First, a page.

To settle fraud allegations by four relators in three qui tam suits, Michigan-based Encore Rehabilitation Services LLC has agreed to pay $4 million to the United States. According to Linda Anderson, Reza Saffarian and Audrey Theile, and Adam LaFerriere, from roughly 2010 to 2018, the owner and operator of over 600 healthcare facilities allegedly caused three of its skilled nursing facilities to submit false claims to Medicare for services that were not medically necessary, reasonable, or provided by skilled therapists, and improperly billed group therapy sessions as if they were individual therapy sessions. DOJ; USAO EDMI; USAO WDMI
Following a $7.1 million settlement with seven co-defendants in October 2019, a chiropractor in New Jersey who allegedly concocted the scheme to bill Medicare for medically unnecessary injections and knee braces has agreed to pay $2 million to resolve his liability. A critical analysis of Medicare claims data revealed that while treating for osteoarthritis, David Podell caused his clinic and seven Osteo Relief Institutes to bill Medicare for viscosupplementation injections—gel-like fluids injected into the knee that act as lubricant—as well as custom knee braces for beneficiaries who did not need them. Additionally, the claims for the custom knee braces were tainted by illegal kickbacks that Podell solicited and received from the manufacturer. DOJ; USAO MN
New Lawsuit Against Anthem Shows the Government’s Commitment to Medicare Advantage Fraud
Medicare Advantage, also called Medicare Part C, is ever-expanding part of our healthcare system. The program now insures over a third of total Medicare beneficiaries, well over 10 million people. An expansion in fraud has accompanied the program’s expansion, and the Department of Justice is zeroing in, with the Assistant Attorney General for the Civil Division, Joseph Hunt, recently declaring it a...
FPR Specialty Pharmacy LLC and Mead Square Pharmacy, Inc., along with owners Christopher Casey and William Rue, have agreed to pay $426,000 to settle a whistleblower-brought case alleging violations of the Anti-Kickback Statute and False Claims Act in connection with a compounded prescription analgesic cream called Focused Pain Relief. As part of the settlement, the defendants admitted that from 2011 to 2015, they sold prescription drugs to patients in states they were not licensed to sell in, failed to charge mandatory co-pays to beneficiaries of various federal healthcare programs, and paid sales agents to solicit physicians to prescribe the cream. USAO SDNY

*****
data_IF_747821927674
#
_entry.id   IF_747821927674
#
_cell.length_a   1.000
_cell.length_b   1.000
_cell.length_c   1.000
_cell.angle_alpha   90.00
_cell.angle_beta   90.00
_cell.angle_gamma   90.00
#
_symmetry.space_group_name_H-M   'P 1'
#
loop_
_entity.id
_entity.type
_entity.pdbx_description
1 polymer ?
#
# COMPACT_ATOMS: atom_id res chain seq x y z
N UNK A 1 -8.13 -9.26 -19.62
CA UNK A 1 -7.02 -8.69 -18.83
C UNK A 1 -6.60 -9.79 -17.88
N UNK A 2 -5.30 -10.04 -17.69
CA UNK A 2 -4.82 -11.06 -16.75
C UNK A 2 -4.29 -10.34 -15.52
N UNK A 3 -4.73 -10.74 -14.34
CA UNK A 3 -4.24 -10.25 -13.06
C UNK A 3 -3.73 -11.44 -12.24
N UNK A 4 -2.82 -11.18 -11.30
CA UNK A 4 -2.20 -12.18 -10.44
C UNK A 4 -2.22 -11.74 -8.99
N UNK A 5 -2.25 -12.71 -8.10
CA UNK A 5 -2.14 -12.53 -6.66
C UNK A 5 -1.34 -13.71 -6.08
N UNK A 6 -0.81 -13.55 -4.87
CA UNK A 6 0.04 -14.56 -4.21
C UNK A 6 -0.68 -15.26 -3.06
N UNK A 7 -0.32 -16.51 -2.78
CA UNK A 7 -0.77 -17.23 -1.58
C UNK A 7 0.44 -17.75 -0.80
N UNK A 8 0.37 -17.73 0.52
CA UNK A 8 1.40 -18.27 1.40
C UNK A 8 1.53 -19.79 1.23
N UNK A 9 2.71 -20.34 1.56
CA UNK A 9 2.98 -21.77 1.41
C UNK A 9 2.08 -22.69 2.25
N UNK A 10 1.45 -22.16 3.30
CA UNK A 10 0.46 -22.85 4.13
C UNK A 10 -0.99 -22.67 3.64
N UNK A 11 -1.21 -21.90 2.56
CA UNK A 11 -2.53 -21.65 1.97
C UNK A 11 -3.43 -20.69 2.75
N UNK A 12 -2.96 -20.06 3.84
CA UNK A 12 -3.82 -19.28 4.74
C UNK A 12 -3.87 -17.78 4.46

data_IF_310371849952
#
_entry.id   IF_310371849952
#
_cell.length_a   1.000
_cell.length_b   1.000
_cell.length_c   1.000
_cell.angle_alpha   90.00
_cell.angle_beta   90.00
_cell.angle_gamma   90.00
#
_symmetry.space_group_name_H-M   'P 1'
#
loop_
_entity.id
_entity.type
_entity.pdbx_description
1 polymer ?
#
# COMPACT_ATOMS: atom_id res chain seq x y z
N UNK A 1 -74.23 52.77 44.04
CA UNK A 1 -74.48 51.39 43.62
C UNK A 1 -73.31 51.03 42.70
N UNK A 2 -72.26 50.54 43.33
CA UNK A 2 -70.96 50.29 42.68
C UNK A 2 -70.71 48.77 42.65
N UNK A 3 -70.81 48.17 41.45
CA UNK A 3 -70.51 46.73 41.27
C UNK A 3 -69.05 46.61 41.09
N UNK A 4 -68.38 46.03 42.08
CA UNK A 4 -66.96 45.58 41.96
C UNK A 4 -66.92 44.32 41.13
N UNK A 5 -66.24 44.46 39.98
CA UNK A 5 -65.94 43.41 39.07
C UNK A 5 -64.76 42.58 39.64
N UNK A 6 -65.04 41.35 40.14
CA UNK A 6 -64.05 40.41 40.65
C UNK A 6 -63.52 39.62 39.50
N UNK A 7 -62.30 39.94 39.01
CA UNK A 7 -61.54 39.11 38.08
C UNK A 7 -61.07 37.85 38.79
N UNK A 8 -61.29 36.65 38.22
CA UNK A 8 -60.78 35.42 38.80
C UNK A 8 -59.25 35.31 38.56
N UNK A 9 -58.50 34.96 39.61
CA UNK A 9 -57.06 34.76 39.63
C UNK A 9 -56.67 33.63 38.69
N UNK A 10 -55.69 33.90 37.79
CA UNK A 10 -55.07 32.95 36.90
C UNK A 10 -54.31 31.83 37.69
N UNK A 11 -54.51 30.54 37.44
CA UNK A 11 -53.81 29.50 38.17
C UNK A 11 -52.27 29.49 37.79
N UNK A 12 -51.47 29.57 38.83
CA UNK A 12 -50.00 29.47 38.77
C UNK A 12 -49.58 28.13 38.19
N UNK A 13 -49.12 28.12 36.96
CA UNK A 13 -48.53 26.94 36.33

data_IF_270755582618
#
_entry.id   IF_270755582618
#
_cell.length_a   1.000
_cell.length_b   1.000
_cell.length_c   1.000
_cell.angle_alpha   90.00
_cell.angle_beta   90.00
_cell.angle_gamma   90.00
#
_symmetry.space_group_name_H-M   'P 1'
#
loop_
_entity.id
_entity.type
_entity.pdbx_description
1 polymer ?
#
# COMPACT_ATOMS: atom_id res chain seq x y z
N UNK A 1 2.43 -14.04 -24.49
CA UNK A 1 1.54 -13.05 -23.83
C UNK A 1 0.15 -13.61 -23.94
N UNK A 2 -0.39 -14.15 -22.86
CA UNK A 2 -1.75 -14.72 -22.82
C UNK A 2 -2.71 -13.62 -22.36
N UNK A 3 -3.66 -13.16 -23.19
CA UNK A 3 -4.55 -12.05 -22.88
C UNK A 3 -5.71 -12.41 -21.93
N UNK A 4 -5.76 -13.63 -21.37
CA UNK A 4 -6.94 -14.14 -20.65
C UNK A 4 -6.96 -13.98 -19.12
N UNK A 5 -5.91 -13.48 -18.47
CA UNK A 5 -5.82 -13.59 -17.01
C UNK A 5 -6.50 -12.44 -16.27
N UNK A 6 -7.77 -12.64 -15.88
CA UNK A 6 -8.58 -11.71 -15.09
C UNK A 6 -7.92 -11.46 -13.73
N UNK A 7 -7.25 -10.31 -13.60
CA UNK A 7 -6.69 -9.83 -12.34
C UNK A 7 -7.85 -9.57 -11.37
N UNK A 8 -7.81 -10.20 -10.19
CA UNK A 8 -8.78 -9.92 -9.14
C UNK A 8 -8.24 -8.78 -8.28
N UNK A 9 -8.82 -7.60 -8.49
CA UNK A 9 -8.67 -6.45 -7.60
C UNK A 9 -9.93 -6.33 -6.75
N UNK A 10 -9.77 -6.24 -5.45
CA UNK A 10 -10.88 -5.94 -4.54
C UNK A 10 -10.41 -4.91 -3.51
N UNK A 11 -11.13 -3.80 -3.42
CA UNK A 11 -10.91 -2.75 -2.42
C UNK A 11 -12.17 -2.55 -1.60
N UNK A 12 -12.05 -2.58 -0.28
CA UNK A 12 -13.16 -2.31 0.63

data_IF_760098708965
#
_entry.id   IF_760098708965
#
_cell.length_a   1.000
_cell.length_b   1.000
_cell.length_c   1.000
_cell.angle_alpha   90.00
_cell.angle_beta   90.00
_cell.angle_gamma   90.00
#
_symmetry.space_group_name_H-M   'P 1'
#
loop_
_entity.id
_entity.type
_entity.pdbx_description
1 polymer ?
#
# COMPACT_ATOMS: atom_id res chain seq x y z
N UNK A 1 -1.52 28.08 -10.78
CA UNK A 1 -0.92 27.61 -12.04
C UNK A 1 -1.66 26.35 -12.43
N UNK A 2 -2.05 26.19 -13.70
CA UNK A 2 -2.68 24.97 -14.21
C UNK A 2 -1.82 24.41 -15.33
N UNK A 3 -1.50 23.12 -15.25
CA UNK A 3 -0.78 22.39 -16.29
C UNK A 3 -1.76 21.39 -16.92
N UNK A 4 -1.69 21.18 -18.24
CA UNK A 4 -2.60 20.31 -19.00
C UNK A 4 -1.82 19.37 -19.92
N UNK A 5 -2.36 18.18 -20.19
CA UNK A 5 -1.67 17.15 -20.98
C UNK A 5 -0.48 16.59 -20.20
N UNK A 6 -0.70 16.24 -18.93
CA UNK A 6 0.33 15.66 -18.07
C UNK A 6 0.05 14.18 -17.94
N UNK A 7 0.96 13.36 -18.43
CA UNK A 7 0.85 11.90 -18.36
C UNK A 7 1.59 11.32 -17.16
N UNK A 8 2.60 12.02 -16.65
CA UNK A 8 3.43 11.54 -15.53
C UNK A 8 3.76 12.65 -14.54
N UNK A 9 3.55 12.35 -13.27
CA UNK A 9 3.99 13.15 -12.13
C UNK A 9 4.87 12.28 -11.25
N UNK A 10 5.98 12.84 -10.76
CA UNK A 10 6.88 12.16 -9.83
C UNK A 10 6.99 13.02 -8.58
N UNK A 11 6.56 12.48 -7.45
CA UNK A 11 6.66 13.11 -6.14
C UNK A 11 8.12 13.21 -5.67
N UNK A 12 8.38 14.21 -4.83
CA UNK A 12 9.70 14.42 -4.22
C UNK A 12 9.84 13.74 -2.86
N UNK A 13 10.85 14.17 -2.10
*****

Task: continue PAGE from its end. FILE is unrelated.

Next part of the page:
A physician’s assistant in Louisiana, Stephen Honeycutt, has agreed to pay $620,500 for accepting illegal kickbacks from OK Compounding, LLC, which has been involved in multiple enforcement actions of a similar nature across the country. Over a period of about six months in 2013, Honeycutt prescribed expensive compounded pain creams to patients, many of whom were Medicare and TRICARE beneficiaries, in exchange for kickbacks disguised as medical director fees. USAO NDOK
A doctor in Florida has paid the United States $850,000 to settle claims of violating the Anti-Kickback and False Claims Acts. In exchange for prescribing a powerful but highly addictive fentanyl spray, Subsys, to her patients, Dr. Parveen Khanna allegedly took illegal kickbacks from manufacturer Insys Pharmaceuticals, Inc that were disguised as speaker fees, then submitted claims for reimbursement to Medicare and TRICARE in violation of program rules prohibiting payment for kickback-induced services. USAO MDFL
Dr. Thi Thien Nguyen Tran and Village Dermatology and Cosmetic Surgery, LLC, have agreed to pay $1.74 million to settle claims of submitting false and inflated claims to Medicare. From 2011 to 2016, defendants billed and caused Medicare to pay for lower-level wound repairs as if they were more complex adjacent tissue transfers. The misconduct was eventually exposed by whistleblowers Dr. Robert Green and Emily Kennedy, who will share in a $305,000 award. USAO MDFL
Millennium Physicians Association PLLC, d/b/a Millennium Respiratory & Sleep Disorder Specialists, has agreed to pay $1.2 million to resolve whistleblower-brought allegations of fraud in connection with two sleep centers in Texas. From 2015 to 2019, Millennium allegedly violated Medicare rules and the False Claims Act by improperly billing Medicare for sleep studies conducted without the presence of properly credentialed technicians. As part of the settlement, the anonymous relator will receive a $187,344 share of the settlement. USAO SDTX
“Objective Falsity” Is Not Required Under the False Claims Act: A Legally False Opinion May Suffice
In a significant win for whistleblowers, a federal appellate court heldthis week that, in order to determine liability under the False Claims Act, a whistleblower need not prove that a claim is “objectively” false. Instead, the Court held that, consistent with common law, a claim can be false under the FCA if based not on objectively verifiable facts, but on non-compliance with statutory or regulatory...
STG Healthcare of Atlanta, Inc. and senior executives Paschal Gilley and Mathew Gilley have agreed to resolve fraud allegations by paying $1.75 million. The case against the hospice was launched by two former employees, Serita Samuel and Miranda Eskridge, who alleged in a qui tam suit that STG Healthcare submitted false claims to Medicare and Medicaid that arose from illegal payments to so-called back-up medical directors, and that were on behalf of patients who were not terminally ill and thus ineligible for palliative care. GA AG; USAO NDGA